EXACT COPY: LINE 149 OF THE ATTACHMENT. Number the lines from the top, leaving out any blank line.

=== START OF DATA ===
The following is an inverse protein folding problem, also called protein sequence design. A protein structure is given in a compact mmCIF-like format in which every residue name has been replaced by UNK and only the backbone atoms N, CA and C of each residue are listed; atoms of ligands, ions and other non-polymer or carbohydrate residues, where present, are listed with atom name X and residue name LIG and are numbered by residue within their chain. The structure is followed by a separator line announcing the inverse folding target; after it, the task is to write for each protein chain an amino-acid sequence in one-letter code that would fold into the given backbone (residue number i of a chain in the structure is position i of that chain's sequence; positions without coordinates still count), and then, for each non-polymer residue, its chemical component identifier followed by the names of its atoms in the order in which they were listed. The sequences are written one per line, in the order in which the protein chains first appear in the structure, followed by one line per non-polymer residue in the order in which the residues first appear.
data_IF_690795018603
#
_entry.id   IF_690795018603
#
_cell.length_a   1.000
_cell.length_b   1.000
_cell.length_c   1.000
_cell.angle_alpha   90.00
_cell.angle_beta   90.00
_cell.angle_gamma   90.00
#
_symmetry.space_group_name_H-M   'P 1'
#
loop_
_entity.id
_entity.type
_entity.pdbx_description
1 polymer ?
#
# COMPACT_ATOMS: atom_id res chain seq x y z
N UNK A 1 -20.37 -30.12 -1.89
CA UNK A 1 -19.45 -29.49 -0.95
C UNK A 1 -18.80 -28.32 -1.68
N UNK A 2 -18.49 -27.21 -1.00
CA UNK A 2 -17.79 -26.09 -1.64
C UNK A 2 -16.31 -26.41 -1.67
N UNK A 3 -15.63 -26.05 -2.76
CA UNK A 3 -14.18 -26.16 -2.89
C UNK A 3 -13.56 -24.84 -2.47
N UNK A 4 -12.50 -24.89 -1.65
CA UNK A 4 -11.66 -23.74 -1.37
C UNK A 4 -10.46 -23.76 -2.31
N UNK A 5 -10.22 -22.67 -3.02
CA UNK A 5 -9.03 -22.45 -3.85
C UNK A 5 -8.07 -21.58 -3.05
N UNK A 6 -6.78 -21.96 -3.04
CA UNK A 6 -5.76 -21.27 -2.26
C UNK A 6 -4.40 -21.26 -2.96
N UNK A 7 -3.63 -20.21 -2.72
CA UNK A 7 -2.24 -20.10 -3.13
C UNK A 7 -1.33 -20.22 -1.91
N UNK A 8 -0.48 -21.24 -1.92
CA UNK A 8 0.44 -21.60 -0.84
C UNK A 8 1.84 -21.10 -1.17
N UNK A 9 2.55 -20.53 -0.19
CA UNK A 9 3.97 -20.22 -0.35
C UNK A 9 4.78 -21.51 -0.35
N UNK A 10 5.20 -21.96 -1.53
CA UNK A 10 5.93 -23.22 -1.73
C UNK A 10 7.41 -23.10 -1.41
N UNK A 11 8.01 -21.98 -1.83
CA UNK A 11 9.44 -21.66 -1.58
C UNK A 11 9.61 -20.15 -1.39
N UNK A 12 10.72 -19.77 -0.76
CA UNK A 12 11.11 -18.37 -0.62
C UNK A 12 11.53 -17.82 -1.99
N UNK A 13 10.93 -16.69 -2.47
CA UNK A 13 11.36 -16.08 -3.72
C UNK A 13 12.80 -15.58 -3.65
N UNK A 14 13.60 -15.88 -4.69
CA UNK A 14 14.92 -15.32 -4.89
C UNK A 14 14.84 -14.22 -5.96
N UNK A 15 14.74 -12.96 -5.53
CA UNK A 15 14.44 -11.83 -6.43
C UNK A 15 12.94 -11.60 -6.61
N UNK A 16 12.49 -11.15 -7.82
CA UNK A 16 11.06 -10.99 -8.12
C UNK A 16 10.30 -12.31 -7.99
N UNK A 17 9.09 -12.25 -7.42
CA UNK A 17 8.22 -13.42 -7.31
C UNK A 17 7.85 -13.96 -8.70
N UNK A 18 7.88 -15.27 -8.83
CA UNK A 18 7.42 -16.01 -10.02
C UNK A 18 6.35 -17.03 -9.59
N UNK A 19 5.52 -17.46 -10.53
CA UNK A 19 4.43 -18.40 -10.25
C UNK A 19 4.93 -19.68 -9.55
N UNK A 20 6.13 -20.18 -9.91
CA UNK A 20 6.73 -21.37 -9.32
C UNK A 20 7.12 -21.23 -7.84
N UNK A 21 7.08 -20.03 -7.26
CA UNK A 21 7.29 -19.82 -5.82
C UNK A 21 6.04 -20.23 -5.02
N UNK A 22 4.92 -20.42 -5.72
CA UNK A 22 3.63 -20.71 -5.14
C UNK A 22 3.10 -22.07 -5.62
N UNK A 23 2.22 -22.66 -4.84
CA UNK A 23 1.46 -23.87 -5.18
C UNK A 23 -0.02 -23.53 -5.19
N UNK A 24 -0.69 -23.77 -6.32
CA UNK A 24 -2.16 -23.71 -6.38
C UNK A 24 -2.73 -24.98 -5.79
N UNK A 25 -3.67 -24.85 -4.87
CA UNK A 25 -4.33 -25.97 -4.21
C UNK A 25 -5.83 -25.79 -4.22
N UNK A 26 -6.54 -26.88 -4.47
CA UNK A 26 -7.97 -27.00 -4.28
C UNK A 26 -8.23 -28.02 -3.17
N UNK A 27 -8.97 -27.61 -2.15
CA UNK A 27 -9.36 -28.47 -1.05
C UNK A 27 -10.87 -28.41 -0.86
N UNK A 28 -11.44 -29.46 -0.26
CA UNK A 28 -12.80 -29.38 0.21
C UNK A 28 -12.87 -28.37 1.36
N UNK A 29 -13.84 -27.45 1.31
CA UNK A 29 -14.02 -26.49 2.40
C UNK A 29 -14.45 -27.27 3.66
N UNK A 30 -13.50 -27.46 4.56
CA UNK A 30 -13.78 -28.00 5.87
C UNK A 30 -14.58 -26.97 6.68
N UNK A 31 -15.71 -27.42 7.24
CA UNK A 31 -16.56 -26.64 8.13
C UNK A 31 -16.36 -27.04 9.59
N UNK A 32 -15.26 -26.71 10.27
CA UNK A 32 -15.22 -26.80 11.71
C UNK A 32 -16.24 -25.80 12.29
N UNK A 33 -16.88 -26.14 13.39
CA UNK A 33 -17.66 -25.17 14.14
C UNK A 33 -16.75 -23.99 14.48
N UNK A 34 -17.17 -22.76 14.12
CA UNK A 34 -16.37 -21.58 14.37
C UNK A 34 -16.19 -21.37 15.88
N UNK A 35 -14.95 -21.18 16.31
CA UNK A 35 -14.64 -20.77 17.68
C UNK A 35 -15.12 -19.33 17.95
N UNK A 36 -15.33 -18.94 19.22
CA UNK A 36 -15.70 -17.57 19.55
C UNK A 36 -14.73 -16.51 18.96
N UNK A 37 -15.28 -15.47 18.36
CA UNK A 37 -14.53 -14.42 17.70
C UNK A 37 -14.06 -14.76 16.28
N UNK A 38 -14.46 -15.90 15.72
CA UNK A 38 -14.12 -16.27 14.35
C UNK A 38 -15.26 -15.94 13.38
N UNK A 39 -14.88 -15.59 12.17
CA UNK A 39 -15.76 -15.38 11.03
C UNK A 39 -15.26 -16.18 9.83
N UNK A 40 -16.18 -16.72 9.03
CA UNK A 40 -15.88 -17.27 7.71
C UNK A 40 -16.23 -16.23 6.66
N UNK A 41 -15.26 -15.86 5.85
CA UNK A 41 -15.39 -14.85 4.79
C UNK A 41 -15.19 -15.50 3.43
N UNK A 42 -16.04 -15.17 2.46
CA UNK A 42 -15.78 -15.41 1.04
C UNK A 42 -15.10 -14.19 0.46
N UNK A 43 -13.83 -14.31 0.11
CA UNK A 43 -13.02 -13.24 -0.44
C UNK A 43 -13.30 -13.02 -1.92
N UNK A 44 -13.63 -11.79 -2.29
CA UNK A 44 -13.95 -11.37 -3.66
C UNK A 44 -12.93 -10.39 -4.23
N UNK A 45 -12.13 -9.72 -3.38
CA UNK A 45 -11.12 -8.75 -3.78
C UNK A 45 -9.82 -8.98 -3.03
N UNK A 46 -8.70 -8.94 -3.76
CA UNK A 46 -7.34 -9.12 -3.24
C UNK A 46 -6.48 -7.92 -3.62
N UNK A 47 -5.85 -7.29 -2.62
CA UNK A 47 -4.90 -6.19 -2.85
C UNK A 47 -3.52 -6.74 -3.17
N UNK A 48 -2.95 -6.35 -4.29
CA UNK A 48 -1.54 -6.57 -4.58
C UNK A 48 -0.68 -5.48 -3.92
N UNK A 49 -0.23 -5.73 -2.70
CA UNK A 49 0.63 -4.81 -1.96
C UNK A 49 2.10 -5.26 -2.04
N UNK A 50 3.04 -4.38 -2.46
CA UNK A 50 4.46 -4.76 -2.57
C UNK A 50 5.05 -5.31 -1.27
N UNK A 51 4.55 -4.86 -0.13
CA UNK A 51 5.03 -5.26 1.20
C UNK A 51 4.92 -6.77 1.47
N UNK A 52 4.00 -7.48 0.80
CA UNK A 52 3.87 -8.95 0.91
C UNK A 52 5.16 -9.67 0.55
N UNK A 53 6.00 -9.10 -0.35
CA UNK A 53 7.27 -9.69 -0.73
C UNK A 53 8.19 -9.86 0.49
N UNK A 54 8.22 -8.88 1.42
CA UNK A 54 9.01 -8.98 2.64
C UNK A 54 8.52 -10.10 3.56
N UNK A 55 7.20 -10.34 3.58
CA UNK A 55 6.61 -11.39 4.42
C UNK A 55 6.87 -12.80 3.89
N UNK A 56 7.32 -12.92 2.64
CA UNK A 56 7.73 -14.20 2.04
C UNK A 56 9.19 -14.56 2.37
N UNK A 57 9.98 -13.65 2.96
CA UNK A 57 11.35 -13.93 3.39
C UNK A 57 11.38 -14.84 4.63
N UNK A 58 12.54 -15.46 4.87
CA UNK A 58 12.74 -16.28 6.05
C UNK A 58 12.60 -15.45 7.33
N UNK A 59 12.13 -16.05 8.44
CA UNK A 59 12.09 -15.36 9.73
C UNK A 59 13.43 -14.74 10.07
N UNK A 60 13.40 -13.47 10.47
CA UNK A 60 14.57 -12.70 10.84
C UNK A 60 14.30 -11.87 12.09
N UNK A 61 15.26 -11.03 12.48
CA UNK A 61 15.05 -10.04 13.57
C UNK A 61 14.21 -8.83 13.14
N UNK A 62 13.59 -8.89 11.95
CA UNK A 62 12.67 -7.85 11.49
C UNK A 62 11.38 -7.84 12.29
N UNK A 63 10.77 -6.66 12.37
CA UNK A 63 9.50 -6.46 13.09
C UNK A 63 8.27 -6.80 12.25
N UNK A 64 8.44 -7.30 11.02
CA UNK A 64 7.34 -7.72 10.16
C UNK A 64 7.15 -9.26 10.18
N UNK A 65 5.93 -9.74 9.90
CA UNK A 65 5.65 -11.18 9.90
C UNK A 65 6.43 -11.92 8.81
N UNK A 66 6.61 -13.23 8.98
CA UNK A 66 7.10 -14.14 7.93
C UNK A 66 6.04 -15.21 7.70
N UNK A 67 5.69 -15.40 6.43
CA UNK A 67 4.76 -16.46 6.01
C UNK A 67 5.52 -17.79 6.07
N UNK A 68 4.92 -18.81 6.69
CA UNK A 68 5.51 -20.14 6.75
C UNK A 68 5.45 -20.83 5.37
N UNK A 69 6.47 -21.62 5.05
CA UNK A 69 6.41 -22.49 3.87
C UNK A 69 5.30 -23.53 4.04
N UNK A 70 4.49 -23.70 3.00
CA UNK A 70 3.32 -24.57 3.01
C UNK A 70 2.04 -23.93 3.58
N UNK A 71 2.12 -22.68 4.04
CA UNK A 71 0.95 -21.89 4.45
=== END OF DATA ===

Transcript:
CA UNK A 43 -13.02 -13.24 -0.44